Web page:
Platform: Xbox 360
Genre: Third-Person Shooter
Developer: Epic Games, People Can Fly
Publisher: Microsoft Studios
If you are like me, you are not a fan of subsequent releases to a franchise, especially annual releases.
Most of the time it is because the brief time studios are given to develop a game do more harm than benefit us. The developers do not get more accomplished within a decent time frame. It also bores us, the players, because it gives off a been-there-done-that-recently feeling, and therefore makes the game less exciting than it could have been with a few year’s break.
I love Gears of War. Even though I sucked at the original when I first played it at launch, I stuck beside it and it eventually became one of my favorite Xbox franchises. Each entry to the series saw fantastic improvements to what was already a great formula. The reason for this? There was spacing between development time and the games’ release dates.
When Gears of War: Judgment was unveiled at E3 2012, people – including me – were surprised to say the least. Gears 3, an incredible game with a plethora of content even without DLC, had previously released nine months before this announcement. People were not ready yet for a new title with a fresh one already present and hot on store shelves. Now fast forward a year and half later where Gears of War: Judgment acts as the most recent title to the series with Epic Games and sister company People Can Fly (the brains behind Bulletstorm) as the developers.
Set years before the events of the first Gears of War at the genesis of the Locust invasion, players find themselves at Halvo Bay during brighter looking days where series veteran Damon Baird, lieutenant of Kilo Squad at this time, is being tried as a war criminal alongside his squad. Inside a court room facing continuous bombardment from the Locust’s firepower, Kilo Squad is brought forth to explain the reasoning behind their actions, which unfold as you progress in the story.
As each Kilo Squad member presents their story, you will switch playing from character to character. Absent are character veterans Marcus Phoenix and Dominic Santiago. Instead, we have a Russian-accented solider named Garron Paduk and recently initiated Onyx member Sofia Hendrick.
In Judgment, series veterans will spot a couple of new yet welcoming changes to the control scheme. The “Y” button now switches between one of two weapons you may carry and grenades are tossed by either tapping or holding down “LB,” making the gameplay flow smoother.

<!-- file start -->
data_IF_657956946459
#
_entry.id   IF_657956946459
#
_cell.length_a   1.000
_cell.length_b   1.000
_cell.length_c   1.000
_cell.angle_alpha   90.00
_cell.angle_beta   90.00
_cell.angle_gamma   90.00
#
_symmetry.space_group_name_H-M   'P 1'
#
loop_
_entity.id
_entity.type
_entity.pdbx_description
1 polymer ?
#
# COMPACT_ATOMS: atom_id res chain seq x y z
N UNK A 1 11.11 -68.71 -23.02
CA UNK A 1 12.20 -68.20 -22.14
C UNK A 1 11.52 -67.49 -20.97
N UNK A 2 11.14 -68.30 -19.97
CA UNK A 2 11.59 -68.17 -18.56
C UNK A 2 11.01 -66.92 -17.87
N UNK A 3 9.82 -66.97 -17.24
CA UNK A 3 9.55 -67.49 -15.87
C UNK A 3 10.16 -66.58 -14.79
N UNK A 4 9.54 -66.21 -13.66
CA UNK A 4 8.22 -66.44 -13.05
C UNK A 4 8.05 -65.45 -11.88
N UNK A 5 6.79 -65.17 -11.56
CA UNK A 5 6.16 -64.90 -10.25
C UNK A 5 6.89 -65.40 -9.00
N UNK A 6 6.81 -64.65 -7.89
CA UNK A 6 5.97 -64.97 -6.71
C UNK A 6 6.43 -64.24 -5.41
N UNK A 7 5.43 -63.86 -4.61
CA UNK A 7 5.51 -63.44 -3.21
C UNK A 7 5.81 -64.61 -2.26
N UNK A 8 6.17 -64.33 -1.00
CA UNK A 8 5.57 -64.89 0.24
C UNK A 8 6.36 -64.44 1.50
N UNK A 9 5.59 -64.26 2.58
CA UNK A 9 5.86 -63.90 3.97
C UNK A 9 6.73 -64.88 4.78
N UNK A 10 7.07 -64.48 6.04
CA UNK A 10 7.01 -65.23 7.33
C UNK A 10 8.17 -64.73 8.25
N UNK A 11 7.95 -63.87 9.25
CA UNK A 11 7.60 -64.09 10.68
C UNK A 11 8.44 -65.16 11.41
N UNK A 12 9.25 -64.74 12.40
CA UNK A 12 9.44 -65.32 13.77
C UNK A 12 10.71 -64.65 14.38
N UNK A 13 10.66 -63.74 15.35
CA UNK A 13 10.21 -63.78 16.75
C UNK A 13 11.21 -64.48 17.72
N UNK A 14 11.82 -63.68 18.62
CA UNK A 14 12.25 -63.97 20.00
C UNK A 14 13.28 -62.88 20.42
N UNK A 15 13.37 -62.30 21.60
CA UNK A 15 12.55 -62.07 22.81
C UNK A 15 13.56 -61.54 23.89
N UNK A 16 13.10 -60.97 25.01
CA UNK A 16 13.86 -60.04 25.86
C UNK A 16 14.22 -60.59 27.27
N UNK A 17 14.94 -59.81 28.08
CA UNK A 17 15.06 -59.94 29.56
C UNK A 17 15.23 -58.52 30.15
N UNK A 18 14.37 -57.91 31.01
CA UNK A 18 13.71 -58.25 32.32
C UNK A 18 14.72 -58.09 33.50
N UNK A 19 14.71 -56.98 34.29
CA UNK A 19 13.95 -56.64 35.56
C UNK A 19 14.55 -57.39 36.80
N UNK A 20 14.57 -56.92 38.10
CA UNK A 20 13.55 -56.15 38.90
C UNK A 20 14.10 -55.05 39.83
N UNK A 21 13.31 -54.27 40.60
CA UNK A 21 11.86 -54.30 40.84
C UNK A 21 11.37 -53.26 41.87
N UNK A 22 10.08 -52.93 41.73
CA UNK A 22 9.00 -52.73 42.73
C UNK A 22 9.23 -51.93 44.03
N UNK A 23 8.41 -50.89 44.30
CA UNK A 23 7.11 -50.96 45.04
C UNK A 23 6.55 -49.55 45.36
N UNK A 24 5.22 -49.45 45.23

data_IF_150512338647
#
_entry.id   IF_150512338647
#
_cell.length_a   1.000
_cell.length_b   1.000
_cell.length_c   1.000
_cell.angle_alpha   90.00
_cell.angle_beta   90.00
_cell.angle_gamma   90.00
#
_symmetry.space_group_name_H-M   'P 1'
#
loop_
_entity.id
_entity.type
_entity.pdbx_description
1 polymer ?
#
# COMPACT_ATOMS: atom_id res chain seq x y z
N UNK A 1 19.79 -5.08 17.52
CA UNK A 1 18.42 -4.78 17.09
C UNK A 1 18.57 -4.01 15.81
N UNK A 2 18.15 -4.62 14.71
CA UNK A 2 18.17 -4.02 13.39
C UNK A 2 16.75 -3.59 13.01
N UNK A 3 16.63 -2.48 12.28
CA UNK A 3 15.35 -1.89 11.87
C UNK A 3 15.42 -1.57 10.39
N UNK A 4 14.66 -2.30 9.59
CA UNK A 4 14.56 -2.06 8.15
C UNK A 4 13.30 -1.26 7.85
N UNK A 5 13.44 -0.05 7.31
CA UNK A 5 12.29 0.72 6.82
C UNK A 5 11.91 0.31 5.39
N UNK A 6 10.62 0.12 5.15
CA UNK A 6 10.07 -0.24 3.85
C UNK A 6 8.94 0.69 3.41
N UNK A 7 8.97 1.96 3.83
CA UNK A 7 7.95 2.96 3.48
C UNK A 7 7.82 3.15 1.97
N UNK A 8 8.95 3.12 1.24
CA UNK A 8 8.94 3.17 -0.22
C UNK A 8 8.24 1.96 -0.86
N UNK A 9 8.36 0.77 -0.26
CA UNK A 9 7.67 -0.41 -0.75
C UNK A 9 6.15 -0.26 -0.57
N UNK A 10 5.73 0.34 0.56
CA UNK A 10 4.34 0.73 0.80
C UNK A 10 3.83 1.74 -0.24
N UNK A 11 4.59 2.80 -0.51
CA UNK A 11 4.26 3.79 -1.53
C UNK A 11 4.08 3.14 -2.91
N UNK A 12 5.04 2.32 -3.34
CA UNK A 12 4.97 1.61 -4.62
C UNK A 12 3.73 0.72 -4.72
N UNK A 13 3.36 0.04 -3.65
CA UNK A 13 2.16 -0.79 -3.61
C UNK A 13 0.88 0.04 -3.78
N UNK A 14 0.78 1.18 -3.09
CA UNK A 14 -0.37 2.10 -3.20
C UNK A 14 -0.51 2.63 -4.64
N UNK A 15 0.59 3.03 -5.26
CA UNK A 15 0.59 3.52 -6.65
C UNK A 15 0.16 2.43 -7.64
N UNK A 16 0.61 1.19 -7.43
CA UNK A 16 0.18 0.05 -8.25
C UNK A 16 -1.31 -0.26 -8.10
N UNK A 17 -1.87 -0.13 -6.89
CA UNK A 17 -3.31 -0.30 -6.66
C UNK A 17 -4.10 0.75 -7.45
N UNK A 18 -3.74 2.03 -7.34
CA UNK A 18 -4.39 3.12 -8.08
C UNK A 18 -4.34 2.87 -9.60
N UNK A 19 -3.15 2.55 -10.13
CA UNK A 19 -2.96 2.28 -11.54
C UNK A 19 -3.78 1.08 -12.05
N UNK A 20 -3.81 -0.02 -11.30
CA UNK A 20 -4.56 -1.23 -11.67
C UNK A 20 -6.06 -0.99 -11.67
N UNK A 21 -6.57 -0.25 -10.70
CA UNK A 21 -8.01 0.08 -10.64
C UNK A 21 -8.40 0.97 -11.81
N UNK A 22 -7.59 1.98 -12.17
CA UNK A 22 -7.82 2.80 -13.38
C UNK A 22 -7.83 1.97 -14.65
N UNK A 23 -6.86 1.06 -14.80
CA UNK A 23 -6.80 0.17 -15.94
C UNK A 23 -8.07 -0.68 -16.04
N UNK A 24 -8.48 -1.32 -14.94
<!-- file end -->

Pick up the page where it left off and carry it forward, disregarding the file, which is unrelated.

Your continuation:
Players have enjoyed using Boom Shields and Meat Shields since Gears 2, but the only accessible weapon while using these shields was your pistol. Now you may use shields with nearly every rifle, but it comes at the cost of slightly more exposure and reloading is performed at a slower rate. Tougher enemies appear more frequently to balance out the difficulty as well.
Of course, tougher enemies mean having new weapons, three to be exact. The Markza is a semi-automatic rifle with a scope and 10 shots in the clip. The Breechshot is the Locust’smodified version of the Markza, is a bolt-action rifle, has no scope and houses only four shots per magazine, but it packs whopping punch. Finally, Booshka fires grenades that either bounce off environments or explode upon the impact of an enemy.
Stim and Spot grenades are new non-lethal “explosives.” The Stim grenade heals anyone in its area of effect, while Spot grenades expose enemy positions within its blast radius. Each weapon is a welcoming addition to Gears’ already huge arsenal of firearms, especially my newfound love: The Breechshot.
In addition to new weapons, the COG have a new type foe on Locust’s side called Ragers. If you do not take down Ragers quickly enough, they shift to a red color, become tougher to kill and charge at you with no fear – almost like a mini Berzerker.
The series’ newly featured Smart Spawn system constantly keeps segments in the campaign fresh no matter how many times you play through it. Each time you boot up the campaign or revert to the most recent checkpoint, the enemies you fought before will not be the same. At one point you could be fighting a small army of Wretches, while another time has players facing 10 Boomers at once.